John D. Chovan, James R. Cacchillo
Parasitic Infections, Case Studies
Medical Pathology | Nursing | Parasitic Diseases | Public Health and Community Nursing
Parasitic infections are a common occurrence worldwide and are often more common in low income countries. While these infections are associated with poor compromised communities outside the United States these diseases effect people within the United States and are more common than realized. One specific parasitic infection infects its human host causing Chagas disease. Chagas disease is an infection that occurs from the parasite T. cruzi and was named for the Brazilian physician Carlos Chagas who discovered the disease in 1909 (CDC, 2014). According to the Centers for Disease Control (CDC, 2014), Chagas disease has been targeted as a priority for public health action, and is considered one of the neglected parasitic infections. The CDC (2014) considers Chagas disease a priority due to its severity, the number of people infected, and the ability to prevent and treat the disease. According to Stampert and Montgomery (2010), there is a substantial knowledge deficit among physicians about Chagas disease. This is concerning when one considers the harmful effects of the disease and the amount of people infected in the United States. Chagas disease can be acquired in the United States as there have been cases of T. cruzi vector borne infections in Mississippi (Canty et. al., 2012).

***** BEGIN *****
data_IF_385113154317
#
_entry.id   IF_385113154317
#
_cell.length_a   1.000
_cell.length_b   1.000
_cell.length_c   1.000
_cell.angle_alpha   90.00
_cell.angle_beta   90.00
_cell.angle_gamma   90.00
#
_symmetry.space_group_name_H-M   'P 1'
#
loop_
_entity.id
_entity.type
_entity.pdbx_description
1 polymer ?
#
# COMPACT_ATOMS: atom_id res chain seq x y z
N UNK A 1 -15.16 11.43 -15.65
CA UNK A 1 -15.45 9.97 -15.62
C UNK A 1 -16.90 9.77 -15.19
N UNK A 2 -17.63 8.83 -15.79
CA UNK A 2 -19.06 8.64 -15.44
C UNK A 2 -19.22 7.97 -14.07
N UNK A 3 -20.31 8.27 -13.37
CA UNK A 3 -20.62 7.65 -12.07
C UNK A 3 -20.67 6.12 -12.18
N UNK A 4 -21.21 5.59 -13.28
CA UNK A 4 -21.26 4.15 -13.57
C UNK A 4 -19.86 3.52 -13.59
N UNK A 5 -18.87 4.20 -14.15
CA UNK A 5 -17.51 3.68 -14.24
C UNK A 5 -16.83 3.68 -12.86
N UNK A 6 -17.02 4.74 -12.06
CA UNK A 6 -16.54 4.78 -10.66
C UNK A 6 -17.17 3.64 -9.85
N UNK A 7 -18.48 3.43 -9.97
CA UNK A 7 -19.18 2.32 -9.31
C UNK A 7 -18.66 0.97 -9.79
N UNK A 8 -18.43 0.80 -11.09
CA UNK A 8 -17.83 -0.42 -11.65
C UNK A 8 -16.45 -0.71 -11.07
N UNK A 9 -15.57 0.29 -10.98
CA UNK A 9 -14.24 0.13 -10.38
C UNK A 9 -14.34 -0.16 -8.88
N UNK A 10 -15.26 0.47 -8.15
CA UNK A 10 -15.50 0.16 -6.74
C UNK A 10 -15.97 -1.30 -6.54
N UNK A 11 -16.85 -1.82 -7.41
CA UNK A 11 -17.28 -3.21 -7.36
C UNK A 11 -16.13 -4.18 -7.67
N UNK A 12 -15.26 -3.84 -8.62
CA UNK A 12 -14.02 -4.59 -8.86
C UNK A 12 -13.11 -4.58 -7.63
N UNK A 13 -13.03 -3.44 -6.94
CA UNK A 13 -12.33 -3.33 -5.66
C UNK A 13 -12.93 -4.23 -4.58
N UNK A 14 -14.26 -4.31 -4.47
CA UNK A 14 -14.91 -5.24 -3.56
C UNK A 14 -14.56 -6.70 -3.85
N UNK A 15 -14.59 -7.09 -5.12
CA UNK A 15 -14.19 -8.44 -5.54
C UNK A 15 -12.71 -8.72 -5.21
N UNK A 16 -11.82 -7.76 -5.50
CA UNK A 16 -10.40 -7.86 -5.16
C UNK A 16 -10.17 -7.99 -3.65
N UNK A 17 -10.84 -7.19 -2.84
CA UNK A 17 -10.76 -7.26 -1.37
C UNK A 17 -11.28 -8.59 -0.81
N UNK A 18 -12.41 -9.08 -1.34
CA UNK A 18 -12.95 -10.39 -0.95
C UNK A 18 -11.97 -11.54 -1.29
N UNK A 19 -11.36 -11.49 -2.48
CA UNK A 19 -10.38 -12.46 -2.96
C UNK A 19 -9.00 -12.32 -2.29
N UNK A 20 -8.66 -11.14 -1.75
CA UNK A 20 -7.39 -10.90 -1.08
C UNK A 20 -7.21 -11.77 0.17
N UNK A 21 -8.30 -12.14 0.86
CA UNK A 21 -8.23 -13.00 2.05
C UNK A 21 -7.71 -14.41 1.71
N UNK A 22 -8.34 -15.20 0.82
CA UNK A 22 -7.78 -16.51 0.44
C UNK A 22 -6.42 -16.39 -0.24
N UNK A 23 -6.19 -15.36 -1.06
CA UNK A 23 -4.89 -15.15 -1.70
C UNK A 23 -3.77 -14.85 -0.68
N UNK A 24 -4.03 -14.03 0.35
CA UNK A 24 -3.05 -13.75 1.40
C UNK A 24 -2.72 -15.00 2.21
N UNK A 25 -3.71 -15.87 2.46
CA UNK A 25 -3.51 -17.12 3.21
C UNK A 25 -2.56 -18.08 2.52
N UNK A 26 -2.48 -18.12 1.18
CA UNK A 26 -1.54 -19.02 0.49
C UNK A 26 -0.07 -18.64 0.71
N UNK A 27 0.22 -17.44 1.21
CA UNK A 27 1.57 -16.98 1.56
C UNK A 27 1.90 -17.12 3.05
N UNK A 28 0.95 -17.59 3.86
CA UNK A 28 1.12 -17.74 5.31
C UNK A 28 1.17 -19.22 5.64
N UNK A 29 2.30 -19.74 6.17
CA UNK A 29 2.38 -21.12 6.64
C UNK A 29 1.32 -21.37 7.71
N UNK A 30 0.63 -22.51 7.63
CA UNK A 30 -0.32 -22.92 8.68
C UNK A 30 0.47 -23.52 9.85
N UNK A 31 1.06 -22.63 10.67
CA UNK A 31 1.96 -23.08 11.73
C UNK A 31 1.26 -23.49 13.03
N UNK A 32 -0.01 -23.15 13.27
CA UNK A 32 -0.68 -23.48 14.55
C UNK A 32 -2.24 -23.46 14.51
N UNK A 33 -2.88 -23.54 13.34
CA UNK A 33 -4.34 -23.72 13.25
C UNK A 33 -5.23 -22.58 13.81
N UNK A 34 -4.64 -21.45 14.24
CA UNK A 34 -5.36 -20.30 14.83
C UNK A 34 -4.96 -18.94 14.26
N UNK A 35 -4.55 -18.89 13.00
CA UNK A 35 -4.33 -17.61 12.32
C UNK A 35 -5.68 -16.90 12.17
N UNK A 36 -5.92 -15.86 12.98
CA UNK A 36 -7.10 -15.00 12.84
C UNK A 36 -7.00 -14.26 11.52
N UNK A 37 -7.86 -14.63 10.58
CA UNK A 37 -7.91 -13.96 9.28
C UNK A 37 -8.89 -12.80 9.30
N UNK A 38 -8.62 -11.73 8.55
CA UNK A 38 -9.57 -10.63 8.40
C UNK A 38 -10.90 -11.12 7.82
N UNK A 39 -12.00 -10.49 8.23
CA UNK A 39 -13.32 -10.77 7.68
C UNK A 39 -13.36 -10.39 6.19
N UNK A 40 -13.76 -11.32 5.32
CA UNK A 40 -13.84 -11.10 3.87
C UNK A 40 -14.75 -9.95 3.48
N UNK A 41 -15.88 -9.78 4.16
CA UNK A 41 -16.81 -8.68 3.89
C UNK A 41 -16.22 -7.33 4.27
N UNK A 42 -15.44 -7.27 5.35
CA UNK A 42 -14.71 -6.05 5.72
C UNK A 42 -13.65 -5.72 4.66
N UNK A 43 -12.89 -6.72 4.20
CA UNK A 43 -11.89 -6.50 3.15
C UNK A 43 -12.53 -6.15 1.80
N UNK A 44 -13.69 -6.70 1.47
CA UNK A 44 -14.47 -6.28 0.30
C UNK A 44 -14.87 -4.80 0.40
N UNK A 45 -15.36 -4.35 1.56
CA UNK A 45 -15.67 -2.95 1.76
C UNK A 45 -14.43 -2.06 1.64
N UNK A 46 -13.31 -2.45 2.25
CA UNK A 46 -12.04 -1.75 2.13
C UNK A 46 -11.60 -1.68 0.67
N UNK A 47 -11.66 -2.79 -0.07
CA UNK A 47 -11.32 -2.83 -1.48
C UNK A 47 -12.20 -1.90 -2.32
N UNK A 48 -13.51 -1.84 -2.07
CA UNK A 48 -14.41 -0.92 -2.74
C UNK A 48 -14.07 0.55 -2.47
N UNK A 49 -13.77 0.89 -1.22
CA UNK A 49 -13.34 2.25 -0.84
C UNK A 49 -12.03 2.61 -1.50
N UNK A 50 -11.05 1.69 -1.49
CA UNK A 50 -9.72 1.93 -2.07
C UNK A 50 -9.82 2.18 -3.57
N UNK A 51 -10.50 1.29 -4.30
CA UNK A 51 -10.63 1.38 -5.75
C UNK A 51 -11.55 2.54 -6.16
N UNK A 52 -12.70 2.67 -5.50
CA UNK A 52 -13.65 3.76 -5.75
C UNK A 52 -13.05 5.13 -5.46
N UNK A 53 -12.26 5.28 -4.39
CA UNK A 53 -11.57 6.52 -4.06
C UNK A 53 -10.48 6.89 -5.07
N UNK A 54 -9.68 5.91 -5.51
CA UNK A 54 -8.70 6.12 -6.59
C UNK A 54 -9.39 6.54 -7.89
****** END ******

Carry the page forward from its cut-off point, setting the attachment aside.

Maynard, Stephen, "Chagas Disease: A Dangerous Kiss" (2014). Master of Science in Nursing (MSN) Student Scholarship. 49.